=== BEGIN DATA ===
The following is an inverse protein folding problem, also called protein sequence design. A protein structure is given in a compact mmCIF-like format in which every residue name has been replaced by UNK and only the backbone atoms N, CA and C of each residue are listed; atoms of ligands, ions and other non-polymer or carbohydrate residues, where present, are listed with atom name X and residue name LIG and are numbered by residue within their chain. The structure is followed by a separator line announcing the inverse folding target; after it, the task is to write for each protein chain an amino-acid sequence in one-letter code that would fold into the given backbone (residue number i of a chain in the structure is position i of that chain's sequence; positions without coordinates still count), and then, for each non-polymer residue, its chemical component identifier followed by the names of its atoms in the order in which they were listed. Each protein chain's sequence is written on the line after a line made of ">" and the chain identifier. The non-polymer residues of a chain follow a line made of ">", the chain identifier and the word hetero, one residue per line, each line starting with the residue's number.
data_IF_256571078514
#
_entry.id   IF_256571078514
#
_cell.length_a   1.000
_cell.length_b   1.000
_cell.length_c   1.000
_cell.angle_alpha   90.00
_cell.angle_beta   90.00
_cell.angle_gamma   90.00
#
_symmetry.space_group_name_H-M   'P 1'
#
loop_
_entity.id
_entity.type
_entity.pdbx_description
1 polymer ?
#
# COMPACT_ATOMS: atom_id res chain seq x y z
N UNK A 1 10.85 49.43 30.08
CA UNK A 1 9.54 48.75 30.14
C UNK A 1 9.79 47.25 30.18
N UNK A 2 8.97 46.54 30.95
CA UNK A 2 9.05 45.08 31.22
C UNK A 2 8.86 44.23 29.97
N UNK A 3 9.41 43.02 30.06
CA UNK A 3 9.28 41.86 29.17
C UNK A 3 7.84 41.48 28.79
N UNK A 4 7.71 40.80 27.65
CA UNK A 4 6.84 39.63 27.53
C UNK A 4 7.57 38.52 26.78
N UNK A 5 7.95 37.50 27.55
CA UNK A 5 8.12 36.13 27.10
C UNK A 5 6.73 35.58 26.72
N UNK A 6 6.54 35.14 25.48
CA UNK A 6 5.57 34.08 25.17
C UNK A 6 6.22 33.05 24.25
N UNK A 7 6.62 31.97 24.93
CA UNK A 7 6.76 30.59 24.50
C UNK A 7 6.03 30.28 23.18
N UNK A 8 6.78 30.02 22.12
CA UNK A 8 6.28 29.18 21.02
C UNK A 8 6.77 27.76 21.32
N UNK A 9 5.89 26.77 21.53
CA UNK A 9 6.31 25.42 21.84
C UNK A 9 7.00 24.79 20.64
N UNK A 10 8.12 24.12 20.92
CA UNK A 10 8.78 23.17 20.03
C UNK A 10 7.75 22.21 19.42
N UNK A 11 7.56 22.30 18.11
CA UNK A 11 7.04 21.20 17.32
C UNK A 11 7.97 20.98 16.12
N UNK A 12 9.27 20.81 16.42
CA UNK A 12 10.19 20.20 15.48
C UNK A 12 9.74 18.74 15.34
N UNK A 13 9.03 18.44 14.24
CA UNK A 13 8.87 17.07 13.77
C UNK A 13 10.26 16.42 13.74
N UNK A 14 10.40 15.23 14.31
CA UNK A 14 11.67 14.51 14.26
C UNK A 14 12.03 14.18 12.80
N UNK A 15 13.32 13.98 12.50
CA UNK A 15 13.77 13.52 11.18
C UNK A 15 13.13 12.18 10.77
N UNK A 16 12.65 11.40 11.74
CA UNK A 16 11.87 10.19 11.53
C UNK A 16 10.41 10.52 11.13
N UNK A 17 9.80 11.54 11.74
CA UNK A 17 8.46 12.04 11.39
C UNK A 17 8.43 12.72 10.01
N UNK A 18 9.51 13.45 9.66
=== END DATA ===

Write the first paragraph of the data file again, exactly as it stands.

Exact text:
The following is an inverse protein folding problem, also called protein sequence design. A protein structure is given in a compact mmCIF-like format in which every residue name has been replaced by UNK and only the backbone atoms N, CA and C of each residue are listed; atoms of ligands, ions and other non-polymer or carbohydrate residues, where present, are listed with atom name X and residue name LIG and are numbered by residue within their chain. The structure is followed by a separator line announcing the inverse folding target; after it, the task is to write for each protein chain an amino-acid sequence in one-letter code that would fold into the given backbone (residue number i of a chain in the structure is position i of that chain's sequence; positions without coordinates still count), and then, for each non-polymer residue, its chemical component identifier followed by the names of its atoms in the order in which they were listed. Each protein chain's sequence is written on the line after a line made of ">" and the chain identifier. The non-polymer residues of a chain follow a line made of ">", the chain identifier and the word hetero, one residue per line, each line starting with the residue's number.